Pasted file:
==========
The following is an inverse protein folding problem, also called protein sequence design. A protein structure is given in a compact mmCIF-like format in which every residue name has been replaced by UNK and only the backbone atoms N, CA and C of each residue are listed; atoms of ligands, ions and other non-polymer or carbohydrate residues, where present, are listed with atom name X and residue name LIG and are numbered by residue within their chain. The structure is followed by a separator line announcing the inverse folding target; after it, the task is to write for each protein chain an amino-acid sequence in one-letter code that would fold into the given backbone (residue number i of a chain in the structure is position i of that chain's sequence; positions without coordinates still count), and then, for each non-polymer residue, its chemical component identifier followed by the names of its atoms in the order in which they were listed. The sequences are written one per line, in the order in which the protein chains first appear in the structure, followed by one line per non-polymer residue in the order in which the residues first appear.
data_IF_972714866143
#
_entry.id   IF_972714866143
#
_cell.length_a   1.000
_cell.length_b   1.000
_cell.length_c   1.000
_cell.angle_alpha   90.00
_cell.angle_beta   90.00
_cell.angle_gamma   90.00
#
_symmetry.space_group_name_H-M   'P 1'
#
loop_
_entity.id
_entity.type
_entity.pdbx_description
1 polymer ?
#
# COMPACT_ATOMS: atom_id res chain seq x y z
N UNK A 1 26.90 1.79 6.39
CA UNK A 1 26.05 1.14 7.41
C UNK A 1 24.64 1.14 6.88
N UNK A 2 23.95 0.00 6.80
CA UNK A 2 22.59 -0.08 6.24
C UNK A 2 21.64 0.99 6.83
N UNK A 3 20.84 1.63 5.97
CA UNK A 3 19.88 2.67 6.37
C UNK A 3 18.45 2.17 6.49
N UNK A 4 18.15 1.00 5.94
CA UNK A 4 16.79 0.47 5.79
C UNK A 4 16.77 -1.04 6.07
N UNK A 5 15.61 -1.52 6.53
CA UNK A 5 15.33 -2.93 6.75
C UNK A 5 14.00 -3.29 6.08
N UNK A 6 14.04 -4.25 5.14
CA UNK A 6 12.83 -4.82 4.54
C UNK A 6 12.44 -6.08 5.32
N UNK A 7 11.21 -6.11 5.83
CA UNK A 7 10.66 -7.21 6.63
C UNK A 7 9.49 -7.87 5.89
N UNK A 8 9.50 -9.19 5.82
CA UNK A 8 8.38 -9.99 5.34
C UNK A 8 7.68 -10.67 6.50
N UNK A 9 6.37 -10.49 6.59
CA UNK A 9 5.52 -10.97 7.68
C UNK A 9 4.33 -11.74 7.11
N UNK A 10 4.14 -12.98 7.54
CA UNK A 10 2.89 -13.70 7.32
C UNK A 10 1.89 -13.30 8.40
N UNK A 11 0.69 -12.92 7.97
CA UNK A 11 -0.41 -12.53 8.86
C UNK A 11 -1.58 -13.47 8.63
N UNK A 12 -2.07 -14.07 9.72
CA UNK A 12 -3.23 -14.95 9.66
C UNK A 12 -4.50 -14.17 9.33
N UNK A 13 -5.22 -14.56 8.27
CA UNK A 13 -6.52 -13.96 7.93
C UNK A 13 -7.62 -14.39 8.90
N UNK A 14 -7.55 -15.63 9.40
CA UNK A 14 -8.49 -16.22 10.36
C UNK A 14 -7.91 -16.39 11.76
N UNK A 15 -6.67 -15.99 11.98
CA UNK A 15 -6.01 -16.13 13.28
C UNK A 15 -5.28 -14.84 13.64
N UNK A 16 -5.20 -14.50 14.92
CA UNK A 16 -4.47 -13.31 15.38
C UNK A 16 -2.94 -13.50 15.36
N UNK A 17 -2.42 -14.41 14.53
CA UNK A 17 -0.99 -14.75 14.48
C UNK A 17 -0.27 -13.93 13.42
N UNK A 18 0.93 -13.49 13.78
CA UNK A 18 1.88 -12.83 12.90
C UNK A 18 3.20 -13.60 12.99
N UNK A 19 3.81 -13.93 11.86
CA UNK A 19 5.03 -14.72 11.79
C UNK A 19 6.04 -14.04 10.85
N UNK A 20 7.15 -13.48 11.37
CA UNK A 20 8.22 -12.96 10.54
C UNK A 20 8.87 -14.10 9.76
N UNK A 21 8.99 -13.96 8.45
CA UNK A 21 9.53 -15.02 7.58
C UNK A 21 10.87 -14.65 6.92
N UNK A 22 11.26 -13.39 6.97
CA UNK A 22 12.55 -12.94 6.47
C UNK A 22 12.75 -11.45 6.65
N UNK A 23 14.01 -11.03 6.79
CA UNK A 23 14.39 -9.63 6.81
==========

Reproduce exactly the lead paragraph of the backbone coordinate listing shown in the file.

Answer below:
The following is an inverse protein folding problem, also called protein sequence design. A protein structure is given in a compact mmCIF-like format in which every residue name has been replaced by UNK and only the backbone atoms N, CA and C of each residue are listed; atoms of ligands, ions and other non-polymer or carbohydrate residues, where present, are listed with atom name X and residue name LIG and are numbered by residue within their chain. The structure is followed by a separator line announcing the inverse folding target; after it, the task is to write for each protein chain an amino-acid sequence in one-letter code that would fold into the given backbone (residue number i of a chain in the structure is position i of that chain's sequence; positions without coordinates still count), and then, for each non-polymer residue, its chemical component identifier followed by the names of its atoms in the order in which they were listed. The sequences are written one per line, in the order in which the protein chains first appear in the structure, followed by one line per non-polymer residue in the order in which the residues first appear.